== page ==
Speaking at a White House summit last week, President Obama gave his recommendation for countering violent extremism in the digital age. “We have to confront squarely and honestly the twisted ideologies that these terrorist groups use to incite people to violence …,” Obama said. “We need to find new ways to amplify the voices of peace and tolerance and inclusion, and we need to do it online.”

Yemi Melka, an Augsburg College student originally from Ethiopia, did just that on Tuesday. She took part in the Nobel Peace Prize Forum’s #peaceitforward campaign, which asks participants to “tell the world how you build peace.” Melka was photographed holding a whiteboard on which she wrote, “I build peace by being the voice of those who are not heard.” The image was tweeted under the campaign’s hashtag, and it may be part of an international video and broader social media campaign. “It’s really important for people to speak up and say why and how they are promoting peace in their lives,” Melka said.

Indeed it is — especially given the multimedia messages from the hydra-headed monster of extremism.

In only a few examples from just this week, Somalia-based Al-Shabab posted an online video calling for attacks on Western targets, including the Mall of America. The identity of the infamous ISIL (Islamic State in Iraq and the Levant) militant known as “Jihadi John,” seen in barbaric beheading videos, was revealed to be Mohammed Emwazi, a Kuwaiti-born British citizen. And other ISIL nihilists appeared in a separate online video sledgehammering irreplaceable ancient artifacts in Mosul, Iraq, in an act U.N. spokesman Stephane Dujarric called “reprehensible and criminal.”

These three examples show how some Islamic extremists, while hostile to modernity, have made an exception for cutting-edge communication tools to concurrently repel and attract, or to terrorize and recruit. Many international experts believe extremists are far more adept at adopting social media and other platforms than the multinational coalition allied to fight ISIL.

Groups like ISIL “are taking what we consider parts of our democracy, and our freedom of speech, and things that have been used for a lot of good, and turning it on its head,” said Gina Torry, executive director of the Nobel Peace Prize Forum.

Torry, who will oversee her first forum March 6-8 at the Radisson Blu Hotel in Minneapolis, arrives with extensive experience in international organizations, including the United Nations. Observing the morphing methods and tactics of several current conflicts, Torry said: “We have groups who don’t have access to conventional weaponry — guns, tanks, helicopters — they’re not part of an official state. They’re going to resort more and more to methods of conflict that are not necessarily standard, like sexual violence, social media. They’re going to use what is at their disposal to wage war in a way we haven’t seen.”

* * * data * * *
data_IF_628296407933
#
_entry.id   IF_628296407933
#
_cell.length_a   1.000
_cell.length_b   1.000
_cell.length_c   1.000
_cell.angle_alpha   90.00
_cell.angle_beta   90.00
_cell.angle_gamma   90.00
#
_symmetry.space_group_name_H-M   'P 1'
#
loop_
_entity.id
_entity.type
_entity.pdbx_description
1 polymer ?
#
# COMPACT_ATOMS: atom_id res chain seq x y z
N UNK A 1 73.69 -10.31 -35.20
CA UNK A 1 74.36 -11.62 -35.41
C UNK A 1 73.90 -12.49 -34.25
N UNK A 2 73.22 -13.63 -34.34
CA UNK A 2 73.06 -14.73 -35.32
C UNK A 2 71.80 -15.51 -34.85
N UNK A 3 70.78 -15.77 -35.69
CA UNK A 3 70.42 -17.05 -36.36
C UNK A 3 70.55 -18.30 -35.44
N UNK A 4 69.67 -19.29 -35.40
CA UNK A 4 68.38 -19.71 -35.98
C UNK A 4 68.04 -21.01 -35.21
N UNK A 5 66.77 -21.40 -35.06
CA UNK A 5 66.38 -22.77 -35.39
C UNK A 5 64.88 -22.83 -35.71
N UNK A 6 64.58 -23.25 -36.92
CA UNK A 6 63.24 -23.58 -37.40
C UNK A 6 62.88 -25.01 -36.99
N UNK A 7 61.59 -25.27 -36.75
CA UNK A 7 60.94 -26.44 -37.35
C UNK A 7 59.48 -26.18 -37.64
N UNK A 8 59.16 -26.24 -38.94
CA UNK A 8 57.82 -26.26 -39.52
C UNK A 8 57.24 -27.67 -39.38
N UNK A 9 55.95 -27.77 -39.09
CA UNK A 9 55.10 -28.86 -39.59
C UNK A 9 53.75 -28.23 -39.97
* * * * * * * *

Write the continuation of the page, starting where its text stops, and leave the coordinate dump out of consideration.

Torry is quick to contextualize the #peaceitforward movement within efforts made by governments, international organizations and individuals. “Part of what we are trying to do with the #peaceitforward campaign is exactly the opposite of that kind of movement [ISIL’s], and if you think of that growing and flowing over the world, these kinds [#peaceitforward] of movements, using the same kind of social media, can act as a buffer. It’s not going to solve the problem, but it’s certainly a tool that’s being used.”

Torry said that beyond exploring the work of the guest laureates — former President Jimmy Carter and Ahmet Uzumcu, director-general of the Organisation for the Prohibition of Chemical Weapons — the forum will consider conflicts that have “fallen off the international radar,” like the one in the Central African Republic.

“There is probably no place on Earth with such a fragile government or lack of government,” Torry said, “a place if we don’t turn our attention to it, the international community will end up regretting that decision.”

Describing the situation on the ground as “genocide,” Torry rhetorically asked how it was possible that “nobody knows about this?”

The answer is complex, and could even perplex the laureates or other international experts at the forum, which is organized to put the focus on human rights and democracy on March 6, disarmament and sustainability on March 7 and issues related to inclusivity on March 8.

One of the answers to Torry’s question may be that journalists are increasingly targeted while chronicling conflicts. “When you’re working in conflict zones, you’re not just the media, you are on the front lines,” Torry said.

The forum is one of only three programs officially associated with the Norwegian Nobel Institute. Minnesota’s Scandinavian roots no doubt play a part, as does the strong academic backing from Augsburg College and the University of Minnesota, among other academic institutions, as well as Medtronic and other Minnesota-based corporations.

But to Torry, whose work has taken her all over the world, there’s another intangible, embodied by individuals like Melka and others taking part in #peaceitforward, as well as several locally based, globally focused institutions.

“I have never been to a place that is so peace-minded,” she observed.


John Rash is a Star Tribune editorial writer and columnist. The Rash Report can be heard at 8:20 a.m. Fridays on WCCO Radio, 830-AM. On Twitter: @rashreport.